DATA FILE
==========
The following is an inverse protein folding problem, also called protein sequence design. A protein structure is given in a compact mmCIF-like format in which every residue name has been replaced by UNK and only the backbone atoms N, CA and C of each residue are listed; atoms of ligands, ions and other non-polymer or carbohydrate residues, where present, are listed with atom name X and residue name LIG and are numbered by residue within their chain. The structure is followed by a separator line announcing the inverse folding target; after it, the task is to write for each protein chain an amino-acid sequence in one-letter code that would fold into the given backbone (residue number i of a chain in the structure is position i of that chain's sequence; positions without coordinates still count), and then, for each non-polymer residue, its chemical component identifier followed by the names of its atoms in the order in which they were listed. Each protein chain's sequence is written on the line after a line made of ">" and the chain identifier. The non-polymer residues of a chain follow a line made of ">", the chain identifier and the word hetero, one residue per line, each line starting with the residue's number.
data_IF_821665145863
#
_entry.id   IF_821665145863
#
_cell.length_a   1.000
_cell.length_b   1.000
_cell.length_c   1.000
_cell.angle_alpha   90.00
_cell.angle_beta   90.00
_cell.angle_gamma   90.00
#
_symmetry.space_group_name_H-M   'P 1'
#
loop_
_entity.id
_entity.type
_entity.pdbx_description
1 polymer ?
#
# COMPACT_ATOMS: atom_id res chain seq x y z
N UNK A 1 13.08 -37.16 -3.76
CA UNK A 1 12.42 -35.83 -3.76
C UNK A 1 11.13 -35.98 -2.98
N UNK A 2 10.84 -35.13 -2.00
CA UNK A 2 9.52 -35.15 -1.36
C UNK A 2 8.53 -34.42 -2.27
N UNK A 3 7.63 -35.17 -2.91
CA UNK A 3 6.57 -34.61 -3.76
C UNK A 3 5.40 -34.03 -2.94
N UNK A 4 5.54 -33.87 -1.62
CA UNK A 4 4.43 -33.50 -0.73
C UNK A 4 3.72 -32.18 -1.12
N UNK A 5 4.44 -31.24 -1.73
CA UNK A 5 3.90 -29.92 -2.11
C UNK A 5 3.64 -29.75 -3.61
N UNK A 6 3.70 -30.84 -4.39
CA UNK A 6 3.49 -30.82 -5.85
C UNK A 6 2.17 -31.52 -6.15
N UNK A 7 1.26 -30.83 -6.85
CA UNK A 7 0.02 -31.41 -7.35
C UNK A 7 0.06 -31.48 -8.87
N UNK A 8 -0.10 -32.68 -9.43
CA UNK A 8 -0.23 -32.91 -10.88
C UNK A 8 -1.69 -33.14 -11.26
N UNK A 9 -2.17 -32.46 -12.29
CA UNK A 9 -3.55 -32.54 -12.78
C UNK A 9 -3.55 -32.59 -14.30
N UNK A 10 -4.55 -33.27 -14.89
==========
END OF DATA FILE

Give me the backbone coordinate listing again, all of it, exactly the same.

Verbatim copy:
The following is an inverse protein folding problem, also called protein sequence design. A protein structure is given in a compact mmCIF-like format in which every residue name has been replaced by UNK and only the backbone atoms N, CA and C of each residue are listed; atoms of ligands, ions and other non-polymer or carbohydrate residues, where present, are listed with atom name X and residue name LIG and are numbered by residue within their chain. The structure is followed by a separator line announcing the inverse folding target; after it, the task is to write for each protein chain an amino-acid sequence in one-letter code that would fold into the given backbone (residue number i of a chain in the structure is position i of that chain's sequence; positions without coordinates still count), and then, for each non-polymer residue, its chemical component identifier followed by the names of its atoms in the order in which they were listed. Each protein chain's sequence is written on the line after a line made of ">" and the chain identifier. The non-polymer residues of a chain follow a line made of ">", the chain identifier and the word hetero, one residue per line, each line starting with the residue's number.
data_IF_821665145863
#
_entry.id   IF_821665145863
#
_cell.length_a   1.000
_cell.length_b   1.000
_cell.length_c   1.000
_cell.angle_alpha   90.00
_cell.angle_beta   90.00
_cell.angle_gamma   90.00
#
_symmetry.space_group_name_H-M   'P 1'
#
loop_
_entity.id
_entity.type
_entity.pdbx_description
1 polymer ?
#
# COMPACT_ATOMS: atom_id res chain seq x y z
N UNK A 1 13.08 -37.16 -3.76
CA UNK A 1 12.42 -35.83 -3.76
C UNK A 1 11.13 -35.98 -2.98
N UNK A 2 10.84 -35.13 -2.00
CA UNK A 2 9.52 -35.15 -1.36
C UNK A 2 8.53 -34.42 -2.27
N UNK A 3 7.63 -35.17 -2.91
CA UNK A 3 6.57 -34.61 -3.76
C UNK A 3 5.40 -34.03 -2.94
N UNK A 4 5.54 -33.87 -1.62
CA UNK A 4 4.43 -33.50 -0.73
C UNK A 4 3.72 -32.18 -1.12
N UNK A 5 4.44 -31.24 -1.73
CA UNK A 5 3.90 -29.92 -2.11
C UNK A 5 3.64 -29.75 -3.61
N UNK A 6 3.70 -30.84 -4.39
CA UNK A 6 3.49 -30.82 -5.85
C UNK A 6 2.17 -31.52 -6.15
N UNK A 7 1.26 -30.83 -6.85
CA UNK A 7 0.02 -31.41 -7.35
C UNK A 7 0.06 -31.48 -8.87
N UNK A 8 -0.10 -32.68 -9.43
CA UNK A 8 -0.23 -32.91 -10.88
C UNK A 8 -1.69 -33.14 -11.26
N UNK A 9 -2.17 -32.46 -12.29
CA UNK A 9 -3.55 -32.54 -12.78
C UNK A 9 -3.55 -32.59 -14.30
N UNK A 10 -4.55 -33.27 -14.89